This Week in Leadership (Nov 29 - Dec 5)
Questions—and answers—about the Omicron variant's impact on organizations. Plus, critical year-end moves to boost your career.
Europe is arguably the biggest comeback story in modern times. In the aftermath of World War II, amid rubble, rationing and lingering enmities, a group of visionary leaders built an organization — the European Coal and Steel Community. That organization, launched in 1951, evolved into the European Union decades later. The European Coal and Steel Community was the first of many steps leading to Europe’s resurgence as an economic and technological powerhouse, and as a stable political entity.
What’s so interesting about this story, and reflective of all successful comebacks, is that the resurrection was an improvement on what preceded it. Before the European Union, the Continent was divided into nation-states, guarding their sovereignties and vying for political and economic power through constantly changing alliances. After the E.U., Europe is a strong, stable, partially integrated community of states that have voluntarily surrendered some of their sovereignty for the greater good. The present is based on, but transcends, the past.
That’s the part of comebacks we sometimes forget. The job of leaders and their supporters during a comeback is not to resuscitate an organization or enterprise on its deathbed, but to construct something new. Yesterday’s China was “the sick man of Asia”; today’s is powerful and dynamic.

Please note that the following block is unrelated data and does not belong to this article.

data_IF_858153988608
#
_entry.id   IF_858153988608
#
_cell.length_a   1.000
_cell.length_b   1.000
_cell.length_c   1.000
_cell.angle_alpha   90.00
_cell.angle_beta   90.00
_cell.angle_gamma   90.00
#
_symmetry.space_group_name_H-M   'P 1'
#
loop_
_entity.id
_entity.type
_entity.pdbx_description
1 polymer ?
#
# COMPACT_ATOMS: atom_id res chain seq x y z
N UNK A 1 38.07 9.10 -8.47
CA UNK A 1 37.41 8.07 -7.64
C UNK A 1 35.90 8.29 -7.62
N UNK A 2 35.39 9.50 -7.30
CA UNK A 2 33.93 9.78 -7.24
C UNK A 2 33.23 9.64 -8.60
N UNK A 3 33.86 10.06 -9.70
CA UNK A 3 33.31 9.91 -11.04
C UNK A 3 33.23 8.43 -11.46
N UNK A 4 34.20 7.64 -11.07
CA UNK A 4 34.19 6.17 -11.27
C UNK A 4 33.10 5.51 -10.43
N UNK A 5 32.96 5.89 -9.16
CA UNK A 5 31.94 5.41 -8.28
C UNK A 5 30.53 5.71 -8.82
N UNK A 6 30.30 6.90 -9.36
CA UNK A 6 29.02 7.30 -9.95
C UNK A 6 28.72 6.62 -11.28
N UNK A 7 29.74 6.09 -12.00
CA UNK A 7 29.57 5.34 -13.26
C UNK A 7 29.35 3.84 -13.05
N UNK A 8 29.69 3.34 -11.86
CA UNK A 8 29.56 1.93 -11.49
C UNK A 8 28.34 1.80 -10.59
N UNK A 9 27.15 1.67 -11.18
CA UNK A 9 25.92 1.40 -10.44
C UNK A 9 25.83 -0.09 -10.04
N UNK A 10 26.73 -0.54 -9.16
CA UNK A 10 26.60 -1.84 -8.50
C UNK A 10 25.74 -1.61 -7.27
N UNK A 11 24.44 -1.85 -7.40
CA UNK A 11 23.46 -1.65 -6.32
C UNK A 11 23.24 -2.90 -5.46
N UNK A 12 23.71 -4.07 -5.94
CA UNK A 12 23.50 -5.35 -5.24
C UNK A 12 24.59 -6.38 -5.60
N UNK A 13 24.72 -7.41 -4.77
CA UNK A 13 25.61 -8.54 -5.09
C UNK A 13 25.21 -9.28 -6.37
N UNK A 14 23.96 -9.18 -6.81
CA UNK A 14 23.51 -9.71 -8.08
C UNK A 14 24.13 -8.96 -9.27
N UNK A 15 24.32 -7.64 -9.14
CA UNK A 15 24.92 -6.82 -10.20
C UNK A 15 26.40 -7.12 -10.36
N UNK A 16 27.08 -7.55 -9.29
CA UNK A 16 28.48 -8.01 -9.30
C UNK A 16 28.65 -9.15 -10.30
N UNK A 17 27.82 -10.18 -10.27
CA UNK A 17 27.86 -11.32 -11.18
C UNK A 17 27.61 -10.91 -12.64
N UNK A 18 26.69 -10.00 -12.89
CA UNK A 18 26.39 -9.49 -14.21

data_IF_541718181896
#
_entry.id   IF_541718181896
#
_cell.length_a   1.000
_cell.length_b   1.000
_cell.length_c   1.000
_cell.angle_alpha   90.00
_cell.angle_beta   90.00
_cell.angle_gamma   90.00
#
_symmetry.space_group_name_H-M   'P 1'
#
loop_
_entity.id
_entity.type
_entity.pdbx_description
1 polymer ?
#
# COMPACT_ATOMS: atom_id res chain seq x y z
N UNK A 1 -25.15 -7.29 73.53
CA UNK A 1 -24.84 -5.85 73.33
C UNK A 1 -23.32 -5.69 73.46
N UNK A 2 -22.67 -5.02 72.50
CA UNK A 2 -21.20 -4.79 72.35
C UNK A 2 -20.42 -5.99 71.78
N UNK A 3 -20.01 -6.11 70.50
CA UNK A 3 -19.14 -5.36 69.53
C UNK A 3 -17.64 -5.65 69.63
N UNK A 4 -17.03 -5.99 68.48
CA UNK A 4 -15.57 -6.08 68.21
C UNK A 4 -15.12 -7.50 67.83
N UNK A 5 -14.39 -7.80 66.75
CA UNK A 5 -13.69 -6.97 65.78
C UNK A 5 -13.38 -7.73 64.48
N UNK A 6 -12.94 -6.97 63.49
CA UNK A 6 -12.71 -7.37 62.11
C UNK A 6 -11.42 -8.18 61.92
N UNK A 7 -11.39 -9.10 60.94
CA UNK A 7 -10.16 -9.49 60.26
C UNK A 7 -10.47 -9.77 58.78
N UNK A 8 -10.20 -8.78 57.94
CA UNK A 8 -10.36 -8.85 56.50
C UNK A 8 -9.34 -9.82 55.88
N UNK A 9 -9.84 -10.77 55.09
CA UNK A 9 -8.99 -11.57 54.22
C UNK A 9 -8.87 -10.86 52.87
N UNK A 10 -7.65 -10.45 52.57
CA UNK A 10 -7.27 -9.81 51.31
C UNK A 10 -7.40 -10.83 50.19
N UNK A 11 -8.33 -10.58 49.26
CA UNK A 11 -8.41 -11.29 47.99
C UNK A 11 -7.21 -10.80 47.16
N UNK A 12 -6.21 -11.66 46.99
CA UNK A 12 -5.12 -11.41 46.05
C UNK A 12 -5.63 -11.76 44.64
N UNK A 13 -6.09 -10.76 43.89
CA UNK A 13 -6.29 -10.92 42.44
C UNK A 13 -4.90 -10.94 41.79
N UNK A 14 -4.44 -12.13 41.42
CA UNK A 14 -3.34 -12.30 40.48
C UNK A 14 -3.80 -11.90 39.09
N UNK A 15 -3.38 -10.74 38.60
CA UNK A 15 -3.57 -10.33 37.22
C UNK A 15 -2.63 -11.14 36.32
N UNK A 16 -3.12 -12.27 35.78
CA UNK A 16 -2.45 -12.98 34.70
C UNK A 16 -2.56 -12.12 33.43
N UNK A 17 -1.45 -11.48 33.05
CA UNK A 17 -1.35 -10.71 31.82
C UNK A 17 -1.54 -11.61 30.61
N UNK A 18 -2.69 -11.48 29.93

Apple’s renaissance, led by Steve Jobs, transformed that company radically. Had Jobs simply propped up Apple Computer, rather than reshaping it into Apple Inc., the company might not have endured. Similarly, to create the new General Motors, the leaders who orchestrated that company’s resurgence had to bury the old G.M.
Harley-Davidson’s overhaul followed a similar script. It took place in the 1990s when a group of executives, including the scion of one of the founding families, took over the company and recreated it. They did it because they were passionate about the brand and their customers. And while the company’s motorcycles may just look as “bad” as they did in the “Easy Rider” days, the way the company makes and finances those “hogs” is altogether different.
That’s the paradox of a comeback. The worst outcome would be to duplicate the organization that just went under. And yet, for the turn-around to succeed, the soul of the original must survive. That essence must be transmitted to everyone working at the company, to the markets where the products are sold, and to investors.
When France, Germany, Italy, Spain and the other European countries gave up sovereignty to create the E.U., they did not give up being French, German, Italian or Spanish. Fans of football in Barcelona, Manchester and Madrid did not give up cheering for their teams. And, when Jobs rebuilt the company he helped to found, he made sure the Apple didn’t fall far from its original tree. Radical transformation must be balanced by preserving some of what came before. That is one reason comebacks are so difficult to achieve.